|Datum und Uhrzeit||Details|
|18.10.2023 um 14:15 Uhr, TU Dortmund, M/ E 21||no seminar|
|20.10.2023 um 9 Uhr, TU Dortmund, M/ E 27|| |
Titel: Causal Discovery under Scaled Noise: Identifiability and Robust Estimation
Alexander Marx, Post-Doctoral Fellow of the ETH AI Center, Zürich
|25.10.2023 um 14:15 Uhr, TU Dortmund, M/ E 21||no seminar|
|01.11.2023 um 14:15 Uhr, TU Dortmund, M/ E 21||no seminar (Allerheiligen)|
|08.11.2023 um 14:15 Uhr, TU Dortmund, M/ E 21|| |
Titel: High-Dimensional L2Boosting: Rate of convergence
Martin Spindler, Professor at the Faculty of Business Administration of University Hamburg with focus on Statistics with application in business administration
|15.11.2023 um 14:15 Uhr, TU Dortmund, M/ E 21|| |
Titel: Isotonic Distributional Regression and Total Positivity
Lutz Dümbgen, Professor for Statistics of University Bern
In regression analyses, one is often interested in estimating the full conditional distribution of a response, given a covariate X, rather than just its mean, median or other features. Under the assumption that the conditional distribution of Y, given that X = x, is in some sense monotone increasing in x, this problem is solvable. Here one could work with the usual stochastic order or the stronger likelihood ratio order. This talk highlights both paradigms. Moreover we discuss connections between the likelihood ratio order and total positivity of bivariate distributions.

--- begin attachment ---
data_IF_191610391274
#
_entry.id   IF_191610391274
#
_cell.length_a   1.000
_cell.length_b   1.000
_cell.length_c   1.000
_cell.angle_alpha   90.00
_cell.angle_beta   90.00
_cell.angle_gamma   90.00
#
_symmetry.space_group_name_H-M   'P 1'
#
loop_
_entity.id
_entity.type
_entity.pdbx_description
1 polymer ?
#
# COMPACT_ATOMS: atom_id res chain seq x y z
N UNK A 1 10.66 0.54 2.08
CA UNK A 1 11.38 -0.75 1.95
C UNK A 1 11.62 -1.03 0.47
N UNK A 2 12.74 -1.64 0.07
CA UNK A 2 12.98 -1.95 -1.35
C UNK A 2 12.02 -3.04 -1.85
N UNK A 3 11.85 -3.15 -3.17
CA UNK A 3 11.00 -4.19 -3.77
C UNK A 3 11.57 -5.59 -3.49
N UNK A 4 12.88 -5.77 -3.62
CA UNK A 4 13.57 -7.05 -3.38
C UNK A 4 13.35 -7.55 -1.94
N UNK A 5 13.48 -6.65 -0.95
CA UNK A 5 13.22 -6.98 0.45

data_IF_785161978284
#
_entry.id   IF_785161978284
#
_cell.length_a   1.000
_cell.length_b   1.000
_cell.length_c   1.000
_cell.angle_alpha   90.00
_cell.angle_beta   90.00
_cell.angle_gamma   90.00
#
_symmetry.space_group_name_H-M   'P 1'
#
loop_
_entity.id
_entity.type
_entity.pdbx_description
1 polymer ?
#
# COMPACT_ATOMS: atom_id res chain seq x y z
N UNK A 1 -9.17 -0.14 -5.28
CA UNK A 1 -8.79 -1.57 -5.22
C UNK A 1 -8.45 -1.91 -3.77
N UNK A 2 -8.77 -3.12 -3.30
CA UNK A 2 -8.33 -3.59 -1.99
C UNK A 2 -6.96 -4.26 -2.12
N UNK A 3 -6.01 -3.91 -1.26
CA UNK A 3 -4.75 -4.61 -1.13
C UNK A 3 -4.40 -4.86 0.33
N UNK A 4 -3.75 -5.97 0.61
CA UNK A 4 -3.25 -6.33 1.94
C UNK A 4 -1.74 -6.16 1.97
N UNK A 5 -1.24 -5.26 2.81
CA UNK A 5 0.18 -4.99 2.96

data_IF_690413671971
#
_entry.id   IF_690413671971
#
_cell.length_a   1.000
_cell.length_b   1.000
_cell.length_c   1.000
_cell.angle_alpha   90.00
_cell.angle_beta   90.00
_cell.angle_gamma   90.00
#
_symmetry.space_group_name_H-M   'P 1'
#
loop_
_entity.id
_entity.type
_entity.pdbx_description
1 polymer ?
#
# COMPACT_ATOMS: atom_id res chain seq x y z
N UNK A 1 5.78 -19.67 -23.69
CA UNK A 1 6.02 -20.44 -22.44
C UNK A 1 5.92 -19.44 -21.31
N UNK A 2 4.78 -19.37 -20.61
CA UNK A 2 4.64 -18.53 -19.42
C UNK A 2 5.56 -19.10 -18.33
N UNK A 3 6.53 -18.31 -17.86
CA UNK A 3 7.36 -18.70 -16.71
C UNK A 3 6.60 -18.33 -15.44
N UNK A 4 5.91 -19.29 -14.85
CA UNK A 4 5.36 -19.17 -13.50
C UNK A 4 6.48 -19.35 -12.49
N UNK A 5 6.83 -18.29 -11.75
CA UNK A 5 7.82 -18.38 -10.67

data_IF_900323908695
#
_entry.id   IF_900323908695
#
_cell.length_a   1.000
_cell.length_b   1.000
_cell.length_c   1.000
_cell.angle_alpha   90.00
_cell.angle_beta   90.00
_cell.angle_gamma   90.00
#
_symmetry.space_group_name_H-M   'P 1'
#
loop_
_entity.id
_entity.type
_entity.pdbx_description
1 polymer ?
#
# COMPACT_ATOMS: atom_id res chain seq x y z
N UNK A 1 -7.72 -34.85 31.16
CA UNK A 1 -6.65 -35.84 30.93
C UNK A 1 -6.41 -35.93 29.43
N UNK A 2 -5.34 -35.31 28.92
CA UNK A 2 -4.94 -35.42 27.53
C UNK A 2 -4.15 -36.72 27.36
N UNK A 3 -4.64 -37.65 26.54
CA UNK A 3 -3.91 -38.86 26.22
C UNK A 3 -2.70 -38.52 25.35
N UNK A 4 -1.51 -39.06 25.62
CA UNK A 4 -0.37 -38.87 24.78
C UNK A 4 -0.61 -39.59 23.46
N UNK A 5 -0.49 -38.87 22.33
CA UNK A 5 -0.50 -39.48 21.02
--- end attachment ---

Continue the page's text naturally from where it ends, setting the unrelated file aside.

|22.11.2023 um 14:15 Uhr, TU Dortmund, M/ E 21|| |
Titel: Statistical depth: Geometry of multivariate quantiles
Stanislav Nagy, Assistant Professor, Charles University Prague, Czech Republic
Statistical depth is a non-parametric tool applicable to multivariate and non-Euclidean data. Its goal is to reasonably generalise quantiles to multivariate and more exotic datasets. The first depth was proposed in statistics in 1975; rigorous investigation of depths started in the 1990s, and still, an abundance of open problems stimulates research in the area. We discuss two seminal depths: (i) the halfspace depth (Tukey, 1975) and (ii) the simplicial depth (Liu, 1988). We unveil surprising links between these depths and well-studied concepts from geometry and discrete mathematics. Using these relations, we partially resolve several open problems; in particular, the 30-year-old characterisation conjecture, asking whether two different distributions can correspond to the same halfspace depth.
|29.11.2023 um 14:15 Uhr, TU Dortmund, M/ E 21|| |
|13.12.2023 um 14:15 Uhr, TU Dortmund, M/ E 21|| |
Titel: Prediction Bands for Functional Time Series
Stathis Paparoditis, Professor at the Department of Mathematics and Statistics of the University of Cyprus
|24.01.2024 um 14:15 Uhr, TU Dortmund, M/ E 21|| |
Christian Weiß, Professor of Quantitative Methods in Economics of HSU Hamburg
|Datum und Uhrzeit||Details|
19.04.2023 um 14:15 Uhr, TU Dortmund, M/ E 21
03.05.2023 um 14:15 Uhr, TU Dortmund, M/ E 21
Titel: Affine-equivariant inference for multivariate location under Lp loss functions
Alexander Dürre, Assistant professor at the Mathematical Institute, University Leiden